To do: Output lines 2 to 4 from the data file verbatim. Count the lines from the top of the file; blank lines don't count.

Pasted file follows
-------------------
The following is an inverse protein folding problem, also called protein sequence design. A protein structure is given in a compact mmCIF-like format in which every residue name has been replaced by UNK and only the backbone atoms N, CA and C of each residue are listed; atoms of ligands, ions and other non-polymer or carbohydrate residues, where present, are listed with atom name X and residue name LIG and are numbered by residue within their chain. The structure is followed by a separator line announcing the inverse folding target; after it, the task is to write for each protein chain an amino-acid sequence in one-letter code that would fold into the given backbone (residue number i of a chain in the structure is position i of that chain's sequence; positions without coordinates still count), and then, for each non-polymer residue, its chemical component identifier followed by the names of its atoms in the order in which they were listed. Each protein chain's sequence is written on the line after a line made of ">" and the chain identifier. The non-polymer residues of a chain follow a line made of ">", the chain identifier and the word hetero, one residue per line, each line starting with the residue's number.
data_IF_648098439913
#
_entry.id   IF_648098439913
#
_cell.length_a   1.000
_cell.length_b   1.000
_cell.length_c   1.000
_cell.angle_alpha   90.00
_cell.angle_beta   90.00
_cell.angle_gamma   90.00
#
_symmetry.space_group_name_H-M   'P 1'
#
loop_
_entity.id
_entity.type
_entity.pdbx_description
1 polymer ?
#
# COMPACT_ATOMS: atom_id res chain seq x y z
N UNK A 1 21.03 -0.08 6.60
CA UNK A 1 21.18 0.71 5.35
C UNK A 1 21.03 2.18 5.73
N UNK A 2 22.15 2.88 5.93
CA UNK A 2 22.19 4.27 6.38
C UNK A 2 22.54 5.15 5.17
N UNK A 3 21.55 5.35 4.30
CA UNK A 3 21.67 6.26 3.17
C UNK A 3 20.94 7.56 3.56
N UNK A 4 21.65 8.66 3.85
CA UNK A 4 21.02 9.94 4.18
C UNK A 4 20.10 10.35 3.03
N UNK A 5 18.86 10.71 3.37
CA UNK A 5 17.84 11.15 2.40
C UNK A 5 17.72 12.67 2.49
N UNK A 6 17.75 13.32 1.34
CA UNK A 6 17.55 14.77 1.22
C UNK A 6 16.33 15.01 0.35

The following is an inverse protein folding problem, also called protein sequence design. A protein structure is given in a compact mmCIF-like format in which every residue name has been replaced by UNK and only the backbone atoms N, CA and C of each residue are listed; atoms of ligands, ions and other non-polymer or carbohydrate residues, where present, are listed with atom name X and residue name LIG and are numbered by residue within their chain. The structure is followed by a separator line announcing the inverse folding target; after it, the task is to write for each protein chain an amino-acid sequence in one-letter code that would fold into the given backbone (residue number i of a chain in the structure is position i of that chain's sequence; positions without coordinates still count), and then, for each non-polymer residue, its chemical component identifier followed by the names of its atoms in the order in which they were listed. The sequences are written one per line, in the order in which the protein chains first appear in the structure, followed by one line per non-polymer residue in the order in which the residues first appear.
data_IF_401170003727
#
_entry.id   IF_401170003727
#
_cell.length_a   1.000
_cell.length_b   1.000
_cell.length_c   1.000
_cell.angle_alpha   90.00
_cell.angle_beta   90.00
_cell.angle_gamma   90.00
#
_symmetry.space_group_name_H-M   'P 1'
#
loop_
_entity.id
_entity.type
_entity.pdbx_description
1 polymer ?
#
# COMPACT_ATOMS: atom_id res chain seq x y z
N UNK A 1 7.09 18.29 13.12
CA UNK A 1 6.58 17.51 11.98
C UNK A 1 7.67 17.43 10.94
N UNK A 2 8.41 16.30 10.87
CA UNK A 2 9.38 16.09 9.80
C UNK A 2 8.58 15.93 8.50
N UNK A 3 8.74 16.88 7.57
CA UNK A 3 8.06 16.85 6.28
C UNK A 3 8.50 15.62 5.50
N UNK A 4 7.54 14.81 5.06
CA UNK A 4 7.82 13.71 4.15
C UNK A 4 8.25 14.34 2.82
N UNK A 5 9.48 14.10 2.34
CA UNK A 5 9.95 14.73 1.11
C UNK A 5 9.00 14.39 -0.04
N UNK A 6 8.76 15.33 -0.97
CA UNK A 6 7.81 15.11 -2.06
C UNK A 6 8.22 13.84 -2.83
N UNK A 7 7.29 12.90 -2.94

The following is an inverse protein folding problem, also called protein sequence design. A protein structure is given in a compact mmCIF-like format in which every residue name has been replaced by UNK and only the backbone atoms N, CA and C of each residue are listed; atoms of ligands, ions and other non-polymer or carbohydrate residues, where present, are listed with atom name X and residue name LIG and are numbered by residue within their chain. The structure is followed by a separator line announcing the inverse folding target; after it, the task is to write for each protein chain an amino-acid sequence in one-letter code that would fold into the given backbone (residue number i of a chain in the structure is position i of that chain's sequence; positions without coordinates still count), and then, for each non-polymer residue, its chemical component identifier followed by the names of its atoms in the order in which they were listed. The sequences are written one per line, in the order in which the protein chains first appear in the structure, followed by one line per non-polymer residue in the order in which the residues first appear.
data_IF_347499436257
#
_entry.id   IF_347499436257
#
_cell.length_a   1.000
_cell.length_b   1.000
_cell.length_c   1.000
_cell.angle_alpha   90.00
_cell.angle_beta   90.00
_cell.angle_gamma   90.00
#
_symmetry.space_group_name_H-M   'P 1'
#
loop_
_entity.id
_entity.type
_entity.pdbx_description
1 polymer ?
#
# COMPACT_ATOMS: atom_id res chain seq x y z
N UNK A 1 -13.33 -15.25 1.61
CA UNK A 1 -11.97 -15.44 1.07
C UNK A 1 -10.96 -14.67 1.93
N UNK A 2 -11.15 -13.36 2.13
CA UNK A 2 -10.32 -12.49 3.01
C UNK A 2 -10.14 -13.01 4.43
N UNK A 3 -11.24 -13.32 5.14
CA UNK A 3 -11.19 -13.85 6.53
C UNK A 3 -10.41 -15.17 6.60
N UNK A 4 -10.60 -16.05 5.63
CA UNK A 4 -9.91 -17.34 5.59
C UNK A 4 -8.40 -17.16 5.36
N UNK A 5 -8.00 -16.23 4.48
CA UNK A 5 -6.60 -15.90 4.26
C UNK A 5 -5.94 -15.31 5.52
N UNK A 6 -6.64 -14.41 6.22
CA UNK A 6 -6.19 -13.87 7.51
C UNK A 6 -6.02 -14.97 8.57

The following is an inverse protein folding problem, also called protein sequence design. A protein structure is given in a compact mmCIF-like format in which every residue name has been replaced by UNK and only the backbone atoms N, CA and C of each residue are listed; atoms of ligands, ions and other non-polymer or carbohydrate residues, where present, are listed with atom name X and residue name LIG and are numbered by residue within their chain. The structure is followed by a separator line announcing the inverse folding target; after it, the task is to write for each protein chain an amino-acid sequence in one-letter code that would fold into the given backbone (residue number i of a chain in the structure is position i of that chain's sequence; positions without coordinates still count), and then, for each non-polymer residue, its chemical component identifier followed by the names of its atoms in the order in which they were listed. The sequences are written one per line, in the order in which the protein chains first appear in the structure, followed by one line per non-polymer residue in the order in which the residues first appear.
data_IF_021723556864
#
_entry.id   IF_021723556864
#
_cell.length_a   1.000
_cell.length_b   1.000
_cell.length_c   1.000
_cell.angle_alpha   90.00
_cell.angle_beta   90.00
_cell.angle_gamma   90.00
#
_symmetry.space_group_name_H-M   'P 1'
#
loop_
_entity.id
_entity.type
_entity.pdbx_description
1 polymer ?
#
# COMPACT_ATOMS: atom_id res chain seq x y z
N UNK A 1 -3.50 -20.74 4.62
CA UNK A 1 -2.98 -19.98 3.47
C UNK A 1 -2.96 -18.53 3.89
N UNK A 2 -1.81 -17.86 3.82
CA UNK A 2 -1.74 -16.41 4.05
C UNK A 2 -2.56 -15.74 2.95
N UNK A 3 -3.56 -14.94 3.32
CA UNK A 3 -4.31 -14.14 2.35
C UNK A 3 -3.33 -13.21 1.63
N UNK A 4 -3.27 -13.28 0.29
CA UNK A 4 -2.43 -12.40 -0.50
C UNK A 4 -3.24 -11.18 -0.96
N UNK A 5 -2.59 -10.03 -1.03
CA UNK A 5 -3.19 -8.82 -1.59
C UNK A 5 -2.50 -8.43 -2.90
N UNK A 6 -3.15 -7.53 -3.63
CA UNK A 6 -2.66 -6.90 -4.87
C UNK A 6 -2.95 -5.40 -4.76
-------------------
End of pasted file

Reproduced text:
data_IF_648098439913
#
_entry.id   IF_648098439913